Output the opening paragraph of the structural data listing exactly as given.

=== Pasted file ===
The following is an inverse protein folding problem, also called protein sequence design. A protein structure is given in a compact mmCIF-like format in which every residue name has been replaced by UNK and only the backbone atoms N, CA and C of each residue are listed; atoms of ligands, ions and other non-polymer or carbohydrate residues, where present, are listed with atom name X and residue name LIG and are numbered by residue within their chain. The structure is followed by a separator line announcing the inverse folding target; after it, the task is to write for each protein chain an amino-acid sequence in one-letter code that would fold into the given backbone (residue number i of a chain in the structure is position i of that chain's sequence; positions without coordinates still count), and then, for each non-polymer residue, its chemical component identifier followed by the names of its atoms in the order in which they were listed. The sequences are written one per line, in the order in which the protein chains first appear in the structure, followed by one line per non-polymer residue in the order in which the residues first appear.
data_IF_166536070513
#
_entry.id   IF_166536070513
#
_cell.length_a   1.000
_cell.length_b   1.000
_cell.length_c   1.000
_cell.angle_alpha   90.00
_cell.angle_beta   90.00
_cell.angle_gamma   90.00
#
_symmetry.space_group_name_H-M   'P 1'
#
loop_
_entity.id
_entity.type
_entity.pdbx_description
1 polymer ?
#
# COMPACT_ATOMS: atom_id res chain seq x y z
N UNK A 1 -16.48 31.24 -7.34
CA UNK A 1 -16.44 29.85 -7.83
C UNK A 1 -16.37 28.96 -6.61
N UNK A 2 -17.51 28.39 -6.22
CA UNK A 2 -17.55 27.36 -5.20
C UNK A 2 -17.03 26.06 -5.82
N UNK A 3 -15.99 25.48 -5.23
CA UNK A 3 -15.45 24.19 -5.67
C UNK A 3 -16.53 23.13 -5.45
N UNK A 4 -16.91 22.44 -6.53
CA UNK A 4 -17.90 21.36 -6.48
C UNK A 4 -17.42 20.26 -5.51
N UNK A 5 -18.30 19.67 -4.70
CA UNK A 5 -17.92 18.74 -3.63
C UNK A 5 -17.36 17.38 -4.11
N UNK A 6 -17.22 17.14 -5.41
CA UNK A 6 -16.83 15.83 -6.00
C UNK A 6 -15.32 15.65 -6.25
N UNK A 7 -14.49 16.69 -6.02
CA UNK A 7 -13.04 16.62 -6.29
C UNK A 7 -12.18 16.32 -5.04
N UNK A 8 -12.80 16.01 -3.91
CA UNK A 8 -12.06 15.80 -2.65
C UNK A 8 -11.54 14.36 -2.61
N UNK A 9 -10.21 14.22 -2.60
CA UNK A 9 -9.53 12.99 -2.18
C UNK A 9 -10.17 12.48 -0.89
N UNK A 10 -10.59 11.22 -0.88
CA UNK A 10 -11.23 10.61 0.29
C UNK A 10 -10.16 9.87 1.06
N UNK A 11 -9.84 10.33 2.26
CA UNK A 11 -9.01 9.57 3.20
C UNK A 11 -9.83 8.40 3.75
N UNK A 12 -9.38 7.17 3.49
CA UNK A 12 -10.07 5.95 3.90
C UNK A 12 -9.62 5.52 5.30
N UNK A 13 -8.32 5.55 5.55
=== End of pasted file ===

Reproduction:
The following is an inverse protein folding problem, also called protein sequence design. A protein structure is given in a compact mmCIF-like format in which every residue name has been replaced by UNK and only the backbone atoms N, CA and C of each residue are listed; atoms of ligands, ions and other non-polymer or carbohydrate residues, where present, are listed with atom name X and residue name LIG and are numbered by residue within their chain. The structure is followed by a separator line announcing the inverse folding target; after it, the task is to write for each protein chain an amino-acid sequence in one-letter code that would fold into the given backbone (residue number i of a chain in the structure is position i of that chain's sequence; positions without coordinates still count), and then, for each non-polymer residue, its chemical component identifier followed by the names of its atoms in the order in which they were listed. The sequences are written one per line, in the order in which the protein chains first appear in the structure, followed by one line per non-polymer residue in the order in which the residues first appear.